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The Ladykillers (15)



Review by: Jack Foley | Rating: Two

DVD SPECIAL FEATURES: The Gospel of the LadyKillers; The Man Behind the Band; The Slap Reel.

NOT content with maintaining their own high standards, the Coen brothers now attempt to pay homage to an Ealing comedy classic, in the form of The Ladykillers, a hilarious little heist movie which starred Sir Alec Guinness and a very young Peter Sellers.

The film which results fails to reach the giddy heights set by both the Coens and Ealing Studios (in 1955), but remains an enjoyable romp that consistently keeps a smile on the face.

Tom Hanks returns to laugh-out-loud comedy for the first time in more than a decade as Goldthwait Higginson Dorr, Ph.D, a charlatan professor, who assembles a gang of so-called experts to pull off ‘the heist of the century’ - namely, the land-based counting office of a gambling riverboat, which seems ripe for the taking.

The ‘experts’ in question are comprised of Marlon Wayans’ motor-mouth inside man, Gawain MacSam; JK Simmons, as explosives expert, Pancake; Tzi Ma, as the mysterious tunnel expert, The General, and Ryan Hurst, as muscle-man, Lump.

Yet, while the plan looks fool-proof - they pose as church music players and use the root cellar of an unsuspecting old lady (Irma P Hall) to tunnel their way through - it quickly becomes apparent that none of Dorr’s crew is fit for the task, while the ‘old lady upstairs’, in the form of the church-going Mrs Munson, proves a more formidable adversary than they could ever have imagined, once she realises their intentions.

Much of The Ladykillers’ appeal lies in the allure of its cast, who consistently rise to the challenge set by the Coens’ quirky script.

Hanks, for example, appears to be having an absolute blast as the mastermind behind the operation, a straight-laced professor, with a passion for quoting Edgar Allan Poe, who thinks he is a great deal more intelligent than he is.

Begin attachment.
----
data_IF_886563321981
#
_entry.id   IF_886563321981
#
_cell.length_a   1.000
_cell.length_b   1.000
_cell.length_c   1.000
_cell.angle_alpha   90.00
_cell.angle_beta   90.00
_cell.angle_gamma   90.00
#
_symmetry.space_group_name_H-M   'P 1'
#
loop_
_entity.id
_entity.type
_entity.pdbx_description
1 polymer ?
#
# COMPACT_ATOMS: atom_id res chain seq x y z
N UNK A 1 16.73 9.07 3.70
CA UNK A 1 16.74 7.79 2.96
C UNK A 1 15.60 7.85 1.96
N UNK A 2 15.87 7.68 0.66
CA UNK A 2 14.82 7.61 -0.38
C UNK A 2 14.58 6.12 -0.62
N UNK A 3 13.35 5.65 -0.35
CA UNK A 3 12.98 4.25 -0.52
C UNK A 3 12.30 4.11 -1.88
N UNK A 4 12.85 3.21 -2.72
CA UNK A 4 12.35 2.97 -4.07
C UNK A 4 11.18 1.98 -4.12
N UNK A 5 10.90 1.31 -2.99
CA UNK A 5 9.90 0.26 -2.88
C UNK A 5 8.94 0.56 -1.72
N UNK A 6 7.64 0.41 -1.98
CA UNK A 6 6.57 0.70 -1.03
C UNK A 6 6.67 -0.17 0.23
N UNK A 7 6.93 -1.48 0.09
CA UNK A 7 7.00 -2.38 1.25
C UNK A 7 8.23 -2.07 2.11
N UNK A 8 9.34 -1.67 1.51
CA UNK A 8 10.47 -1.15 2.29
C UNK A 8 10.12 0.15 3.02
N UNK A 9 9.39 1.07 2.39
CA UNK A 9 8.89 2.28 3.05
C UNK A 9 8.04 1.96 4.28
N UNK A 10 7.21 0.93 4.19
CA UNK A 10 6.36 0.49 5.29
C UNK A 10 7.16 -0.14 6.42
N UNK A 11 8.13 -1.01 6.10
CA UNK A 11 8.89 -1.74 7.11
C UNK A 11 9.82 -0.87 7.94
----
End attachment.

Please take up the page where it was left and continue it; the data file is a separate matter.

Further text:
But there are times when he appears to be over-milking the pudding and his performance threatens to undermine proceedings, particularly as it is wordy in the extreme. Audiences may find themselves either loving or hating his rogue.

That said, the enjoyment of watching a Coen brothers’ movie often lies in its offbeat characterisations, and throughout The Ladykillers, there are references to some of their feel-good successes of the past - most notably in the ineptitude of its protagonists, which evokes memories of the central trio in O’ Brother, Where Art Thou, and the unravelling of the ‘perfect crime’, as in Fargo.

The moronic stupidity of the ‘criminal masterminds’ in another film, Welcome to Collinwood, also comes to mind, particularly during some of the heist sequences.

But in Simmons, Wayans and Hall (who took the best actress prize at Cannes), the film has a number of memorable characters in their own right, and much of the fun lies in watching the way in which they rub each other up the wrong way, to the detriment of the final plan.

And while things start slowly, by the time the job takes place, and the decision is made to ‘off the old lady’, audiences should be revelling in the mix of slapstick and farce which makes The Ladykillers a welcome flip-side to the super-cool smartness of the likes of Ocean’s 11.

Also of note, is the mix of blues and gospel on the soundtrack, which, again, resembles the score for O’ Brother, and which seems designed to appeal to hard-core Coen enthusiasts.

The Ladykillers may not, ultimately, stand up to comparison with its renowned predecessor, and may represent the Coens at their most unashamedly mainstream, but it is still a hugely enjoyable affair, if you can forgive some of its wordy excesses.

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